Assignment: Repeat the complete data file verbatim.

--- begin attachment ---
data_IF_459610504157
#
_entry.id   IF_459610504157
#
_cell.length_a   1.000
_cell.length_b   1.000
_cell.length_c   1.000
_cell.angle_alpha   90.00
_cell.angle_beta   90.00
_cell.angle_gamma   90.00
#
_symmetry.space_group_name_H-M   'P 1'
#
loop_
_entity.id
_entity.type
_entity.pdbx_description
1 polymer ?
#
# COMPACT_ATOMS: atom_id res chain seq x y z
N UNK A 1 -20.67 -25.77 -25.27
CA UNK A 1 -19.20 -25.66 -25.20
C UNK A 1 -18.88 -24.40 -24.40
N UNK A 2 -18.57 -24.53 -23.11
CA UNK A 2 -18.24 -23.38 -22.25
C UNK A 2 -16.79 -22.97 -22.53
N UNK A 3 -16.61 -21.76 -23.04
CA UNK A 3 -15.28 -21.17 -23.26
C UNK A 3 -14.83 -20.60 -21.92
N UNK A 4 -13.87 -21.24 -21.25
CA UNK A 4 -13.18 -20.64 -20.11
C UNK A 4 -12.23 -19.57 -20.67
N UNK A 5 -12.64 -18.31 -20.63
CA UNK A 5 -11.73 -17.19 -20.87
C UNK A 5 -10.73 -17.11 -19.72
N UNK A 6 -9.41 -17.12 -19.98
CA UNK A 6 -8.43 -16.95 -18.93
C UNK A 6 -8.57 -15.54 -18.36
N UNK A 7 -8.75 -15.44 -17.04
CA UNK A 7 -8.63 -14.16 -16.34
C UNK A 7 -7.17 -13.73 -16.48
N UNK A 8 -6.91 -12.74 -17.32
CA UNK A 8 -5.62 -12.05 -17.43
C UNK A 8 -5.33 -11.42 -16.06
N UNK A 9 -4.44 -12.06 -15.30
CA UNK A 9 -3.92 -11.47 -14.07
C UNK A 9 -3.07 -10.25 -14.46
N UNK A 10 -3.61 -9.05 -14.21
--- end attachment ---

data_IF_459610504157
#
_entry.id   IF_459610504157
#
_cell.length_a   1.000
_cell.length_b   1.000
_cell.length_c   1.000
_cell.angle_alpha   90.00
_cell.angle_beta   90.00
_cell.angle_gamma   90.00
#
_symmetry.space_group_name_H-M   'P 1'
#
loop_
_entity.id
_entity.type
_entity.pdbx_description
1 polymer ?
#
# COMPACT_ATOMS: atom_id res chain seq x y z
N UNK A 1 -20.67 -25.77 -25.27
CA UNK A 1 -19.20 -25.66 -25.20
C UNK A 1 -18.88 -24.40 -24.40
N UNK A 2 -18.57 -24.53 -23.11
CA UNK A 2 -18.24 -23.38 -22.25
C UNK A 2 -16.79 -22.97 -22.53
N UNK A 3 -16.61 -21.76 -23.04
CA UNK A 3 -15.28 -21.17 -23.26
C UNK A 3 -14.83 -20.60 -21.92
N UNK A 4 -13.87 -21.24 -21.25
CA UNK A 4 -13.18 -20.64 -20.11
C UNK A 4 -12.23 -19.57 -20.67
N UNK A 5 -12.64 -18.31 -20.63
CA UNK A 5 -11.73 -17.19 -20.87
C UNK A 5 -10.73 -17.11 -19.72
N UNK A 6 -9.41 -17.12 -19.98
CA UNK A 6 -8.43 -16.95 -18.93
C UNK A 6 -8.57 -15.54 -18.36
N UNK A 7 -8.75 -15.44 -17.04
CA UNK A 7 -8.63 -14.16 -16.34
C UNK A 7 -7.17 -13.73 -16.48
N UNK A 8 -6.91 -12.74 -17.32
CA UNK A 8 -5.62 -12.05 -17.43
C UNK A 8 -5.33 -11.42 -16.06
N UNK A 9 -4.44 -12.06 -15.30
CA UNK A 9 -3.92 -11.47 -14.07
C UNK A 9 -3.07 -10.25 -14.46
N UNK A 10 -3.61 -9.05 -14.21